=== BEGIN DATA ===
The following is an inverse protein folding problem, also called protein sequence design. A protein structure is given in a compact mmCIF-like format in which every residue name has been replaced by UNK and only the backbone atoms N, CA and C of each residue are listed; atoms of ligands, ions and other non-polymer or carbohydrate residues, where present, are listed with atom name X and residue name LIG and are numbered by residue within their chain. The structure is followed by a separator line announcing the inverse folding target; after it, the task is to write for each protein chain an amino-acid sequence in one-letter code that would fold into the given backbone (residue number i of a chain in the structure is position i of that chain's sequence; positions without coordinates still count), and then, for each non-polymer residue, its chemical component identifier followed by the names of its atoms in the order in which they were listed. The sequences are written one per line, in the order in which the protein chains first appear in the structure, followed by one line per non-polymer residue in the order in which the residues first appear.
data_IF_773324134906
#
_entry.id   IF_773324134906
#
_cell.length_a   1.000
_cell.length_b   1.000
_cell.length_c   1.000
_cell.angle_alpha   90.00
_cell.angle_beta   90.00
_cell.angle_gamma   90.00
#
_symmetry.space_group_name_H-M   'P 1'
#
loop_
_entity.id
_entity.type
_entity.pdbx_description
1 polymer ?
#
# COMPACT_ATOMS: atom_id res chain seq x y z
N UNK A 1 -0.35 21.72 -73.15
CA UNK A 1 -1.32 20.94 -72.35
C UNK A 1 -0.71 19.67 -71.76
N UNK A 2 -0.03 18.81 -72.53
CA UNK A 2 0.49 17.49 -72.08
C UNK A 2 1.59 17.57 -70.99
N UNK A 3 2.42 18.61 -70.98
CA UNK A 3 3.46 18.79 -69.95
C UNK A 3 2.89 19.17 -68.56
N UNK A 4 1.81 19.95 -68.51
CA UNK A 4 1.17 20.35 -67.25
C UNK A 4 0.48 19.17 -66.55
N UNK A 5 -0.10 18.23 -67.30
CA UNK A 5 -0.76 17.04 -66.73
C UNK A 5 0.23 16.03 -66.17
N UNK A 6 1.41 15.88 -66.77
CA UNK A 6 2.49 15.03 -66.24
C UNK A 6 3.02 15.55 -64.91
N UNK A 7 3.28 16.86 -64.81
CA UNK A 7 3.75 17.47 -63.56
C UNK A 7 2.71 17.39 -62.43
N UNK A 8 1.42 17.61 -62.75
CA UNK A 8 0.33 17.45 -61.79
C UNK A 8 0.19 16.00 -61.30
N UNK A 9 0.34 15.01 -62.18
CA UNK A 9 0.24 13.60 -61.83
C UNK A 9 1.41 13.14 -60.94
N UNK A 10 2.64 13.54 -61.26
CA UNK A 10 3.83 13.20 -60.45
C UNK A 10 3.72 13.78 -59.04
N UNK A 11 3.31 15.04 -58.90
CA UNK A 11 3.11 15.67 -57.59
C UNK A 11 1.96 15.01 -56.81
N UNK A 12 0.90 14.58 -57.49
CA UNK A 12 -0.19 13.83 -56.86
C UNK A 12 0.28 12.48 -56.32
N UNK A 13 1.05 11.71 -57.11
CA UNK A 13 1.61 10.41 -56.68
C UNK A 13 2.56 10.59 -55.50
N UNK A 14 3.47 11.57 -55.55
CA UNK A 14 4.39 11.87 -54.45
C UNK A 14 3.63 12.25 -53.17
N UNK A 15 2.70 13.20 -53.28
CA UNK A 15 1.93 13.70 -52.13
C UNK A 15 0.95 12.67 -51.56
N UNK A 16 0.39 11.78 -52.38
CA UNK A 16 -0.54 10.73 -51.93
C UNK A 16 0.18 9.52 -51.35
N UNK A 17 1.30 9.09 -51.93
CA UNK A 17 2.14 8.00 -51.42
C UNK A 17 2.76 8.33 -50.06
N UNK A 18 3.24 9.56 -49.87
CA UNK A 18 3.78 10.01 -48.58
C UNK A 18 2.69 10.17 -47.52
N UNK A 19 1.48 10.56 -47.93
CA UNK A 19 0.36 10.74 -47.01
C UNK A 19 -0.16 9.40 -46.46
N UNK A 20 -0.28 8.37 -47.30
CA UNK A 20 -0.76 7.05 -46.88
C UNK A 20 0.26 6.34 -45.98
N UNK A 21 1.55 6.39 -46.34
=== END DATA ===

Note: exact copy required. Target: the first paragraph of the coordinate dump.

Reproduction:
The following is an inverse protein folding problem, also called protein sequence design. A protein structure is given in a compact mmCIF-like format in which every residue name has been replaced by UNK and only the backbone atoms N, CA and C of each residue are listed; atoms of ligands, ions and other non-polymer or carbohydrate residues, where present, are listed with atom name X and residue name LIG and are numbered by residue within their chain. The structure is followed by a separator line announcing the inverse folding target; after it, the task is to write for each protein chain an amino-acid sequence in one-letter code that would fold into the given backbone (residue number i of a chain in the structure is position i of that chain's sequence; positions without coordinates still count), and then, for each non-polymer residue, its chemical component identifier followed by the names of its atoms in the order in which they were listed. The sequences are written one per line, in the order in which the protein chains first appear in the structure, followed by one line per non-polymer residue in the order in which the residues first appear.